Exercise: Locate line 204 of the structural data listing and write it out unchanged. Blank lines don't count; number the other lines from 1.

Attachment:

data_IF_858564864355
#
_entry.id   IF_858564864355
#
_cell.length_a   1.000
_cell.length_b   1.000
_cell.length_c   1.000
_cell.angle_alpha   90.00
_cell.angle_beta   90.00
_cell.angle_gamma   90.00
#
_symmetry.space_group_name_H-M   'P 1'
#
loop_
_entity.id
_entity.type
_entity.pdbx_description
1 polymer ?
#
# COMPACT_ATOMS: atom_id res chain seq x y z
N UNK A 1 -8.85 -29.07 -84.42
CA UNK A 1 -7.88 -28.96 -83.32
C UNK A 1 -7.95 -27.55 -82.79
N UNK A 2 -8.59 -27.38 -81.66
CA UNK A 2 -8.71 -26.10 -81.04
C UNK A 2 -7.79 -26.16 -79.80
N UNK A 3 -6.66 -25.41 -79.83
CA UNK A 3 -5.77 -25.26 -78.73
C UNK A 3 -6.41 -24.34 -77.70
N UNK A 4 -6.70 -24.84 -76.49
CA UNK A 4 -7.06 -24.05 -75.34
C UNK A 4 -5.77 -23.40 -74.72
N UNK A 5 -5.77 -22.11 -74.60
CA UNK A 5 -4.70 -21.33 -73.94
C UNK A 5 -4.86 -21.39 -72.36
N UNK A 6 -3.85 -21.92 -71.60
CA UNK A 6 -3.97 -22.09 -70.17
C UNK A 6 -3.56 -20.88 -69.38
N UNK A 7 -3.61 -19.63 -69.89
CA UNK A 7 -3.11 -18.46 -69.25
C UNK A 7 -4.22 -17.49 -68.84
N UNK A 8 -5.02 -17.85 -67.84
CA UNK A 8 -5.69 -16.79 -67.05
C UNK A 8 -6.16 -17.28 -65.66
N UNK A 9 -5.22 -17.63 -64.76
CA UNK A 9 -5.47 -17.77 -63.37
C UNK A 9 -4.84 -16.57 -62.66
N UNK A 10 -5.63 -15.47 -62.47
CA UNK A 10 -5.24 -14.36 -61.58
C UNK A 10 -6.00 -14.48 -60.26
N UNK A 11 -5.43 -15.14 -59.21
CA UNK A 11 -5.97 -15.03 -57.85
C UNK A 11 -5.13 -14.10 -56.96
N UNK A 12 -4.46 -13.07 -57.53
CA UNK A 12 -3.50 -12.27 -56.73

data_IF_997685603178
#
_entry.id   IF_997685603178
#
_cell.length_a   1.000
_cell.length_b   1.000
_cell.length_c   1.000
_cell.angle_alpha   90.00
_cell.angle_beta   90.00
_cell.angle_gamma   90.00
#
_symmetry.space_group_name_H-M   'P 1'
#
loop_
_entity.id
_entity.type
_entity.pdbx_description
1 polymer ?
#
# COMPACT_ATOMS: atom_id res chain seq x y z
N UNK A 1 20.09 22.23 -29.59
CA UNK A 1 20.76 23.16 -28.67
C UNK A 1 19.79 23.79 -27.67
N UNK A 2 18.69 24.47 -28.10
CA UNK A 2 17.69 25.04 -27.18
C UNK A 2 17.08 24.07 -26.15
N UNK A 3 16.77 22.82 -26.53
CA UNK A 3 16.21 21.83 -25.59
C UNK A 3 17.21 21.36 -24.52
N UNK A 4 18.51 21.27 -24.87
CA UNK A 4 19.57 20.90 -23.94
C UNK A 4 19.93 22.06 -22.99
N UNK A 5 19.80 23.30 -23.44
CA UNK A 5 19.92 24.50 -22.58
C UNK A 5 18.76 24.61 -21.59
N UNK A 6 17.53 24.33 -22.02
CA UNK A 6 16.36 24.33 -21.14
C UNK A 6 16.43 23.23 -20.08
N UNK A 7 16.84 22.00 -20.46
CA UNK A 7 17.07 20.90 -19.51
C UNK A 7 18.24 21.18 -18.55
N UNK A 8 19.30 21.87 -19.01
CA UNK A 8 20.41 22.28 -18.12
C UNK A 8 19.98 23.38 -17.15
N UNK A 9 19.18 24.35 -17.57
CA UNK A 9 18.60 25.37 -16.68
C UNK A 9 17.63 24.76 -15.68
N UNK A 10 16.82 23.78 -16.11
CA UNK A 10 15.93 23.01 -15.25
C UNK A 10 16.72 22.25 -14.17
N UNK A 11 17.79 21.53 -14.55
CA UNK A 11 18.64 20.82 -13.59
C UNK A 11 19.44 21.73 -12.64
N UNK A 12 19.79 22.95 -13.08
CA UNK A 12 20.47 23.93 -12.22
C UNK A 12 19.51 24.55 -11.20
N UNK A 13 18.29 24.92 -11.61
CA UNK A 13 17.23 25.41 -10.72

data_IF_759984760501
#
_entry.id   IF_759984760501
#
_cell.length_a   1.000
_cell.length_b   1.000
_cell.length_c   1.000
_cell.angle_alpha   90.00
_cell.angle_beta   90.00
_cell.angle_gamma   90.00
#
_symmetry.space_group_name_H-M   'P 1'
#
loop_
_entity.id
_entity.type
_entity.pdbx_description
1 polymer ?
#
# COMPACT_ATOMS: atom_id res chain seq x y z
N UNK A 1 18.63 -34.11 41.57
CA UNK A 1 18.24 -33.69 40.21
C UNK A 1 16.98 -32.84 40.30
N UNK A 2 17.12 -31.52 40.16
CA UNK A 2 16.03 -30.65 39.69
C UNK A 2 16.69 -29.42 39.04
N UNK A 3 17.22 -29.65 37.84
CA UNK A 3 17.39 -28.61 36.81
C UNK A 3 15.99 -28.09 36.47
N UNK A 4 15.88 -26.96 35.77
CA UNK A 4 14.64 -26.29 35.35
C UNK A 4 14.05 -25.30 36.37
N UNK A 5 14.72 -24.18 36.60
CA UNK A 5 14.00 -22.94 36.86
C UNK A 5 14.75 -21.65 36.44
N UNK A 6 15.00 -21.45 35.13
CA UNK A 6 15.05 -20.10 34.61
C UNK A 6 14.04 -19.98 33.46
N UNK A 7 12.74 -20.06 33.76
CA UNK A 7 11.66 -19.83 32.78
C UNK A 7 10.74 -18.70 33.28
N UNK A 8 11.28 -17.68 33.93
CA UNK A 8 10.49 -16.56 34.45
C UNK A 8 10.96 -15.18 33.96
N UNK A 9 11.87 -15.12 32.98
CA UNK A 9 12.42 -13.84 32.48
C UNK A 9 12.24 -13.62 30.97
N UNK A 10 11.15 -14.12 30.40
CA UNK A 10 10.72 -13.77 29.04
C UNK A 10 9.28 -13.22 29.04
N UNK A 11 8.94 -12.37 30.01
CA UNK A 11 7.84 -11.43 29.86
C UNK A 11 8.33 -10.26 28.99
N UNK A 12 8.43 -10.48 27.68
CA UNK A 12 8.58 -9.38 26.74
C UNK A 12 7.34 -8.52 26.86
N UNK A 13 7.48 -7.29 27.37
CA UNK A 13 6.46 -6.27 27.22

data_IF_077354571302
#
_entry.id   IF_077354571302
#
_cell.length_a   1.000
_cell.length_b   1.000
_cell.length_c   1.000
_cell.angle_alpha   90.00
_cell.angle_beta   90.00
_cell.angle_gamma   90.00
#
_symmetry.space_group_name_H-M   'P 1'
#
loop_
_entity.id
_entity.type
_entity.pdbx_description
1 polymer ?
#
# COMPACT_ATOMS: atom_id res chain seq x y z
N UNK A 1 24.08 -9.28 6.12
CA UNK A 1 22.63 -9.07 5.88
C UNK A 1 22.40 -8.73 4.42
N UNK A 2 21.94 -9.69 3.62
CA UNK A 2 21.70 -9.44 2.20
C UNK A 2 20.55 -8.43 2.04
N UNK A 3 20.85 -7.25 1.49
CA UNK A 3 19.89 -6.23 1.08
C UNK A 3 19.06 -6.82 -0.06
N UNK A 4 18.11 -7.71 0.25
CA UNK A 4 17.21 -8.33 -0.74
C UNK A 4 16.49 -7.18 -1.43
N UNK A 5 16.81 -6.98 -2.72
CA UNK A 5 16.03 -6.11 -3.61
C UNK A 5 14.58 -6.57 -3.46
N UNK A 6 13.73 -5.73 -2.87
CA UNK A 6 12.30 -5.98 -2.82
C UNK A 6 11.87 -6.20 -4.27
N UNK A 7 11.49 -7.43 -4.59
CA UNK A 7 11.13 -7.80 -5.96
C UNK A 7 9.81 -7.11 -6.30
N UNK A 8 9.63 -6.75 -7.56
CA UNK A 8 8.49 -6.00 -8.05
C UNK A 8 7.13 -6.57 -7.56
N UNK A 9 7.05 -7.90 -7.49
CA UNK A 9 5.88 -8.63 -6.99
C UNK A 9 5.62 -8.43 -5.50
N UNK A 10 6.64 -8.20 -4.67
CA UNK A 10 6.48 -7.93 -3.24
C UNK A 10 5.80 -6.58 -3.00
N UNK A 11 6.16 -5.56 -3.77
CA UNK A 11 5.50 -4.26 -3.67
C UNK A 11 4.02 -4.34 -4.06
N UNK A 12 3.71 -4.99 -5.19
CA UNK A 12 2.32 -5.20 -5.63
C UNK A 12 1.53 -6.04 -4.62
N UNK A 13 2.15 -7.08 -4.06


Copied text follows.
N UNK A 5 16.81 -6.98 -2.72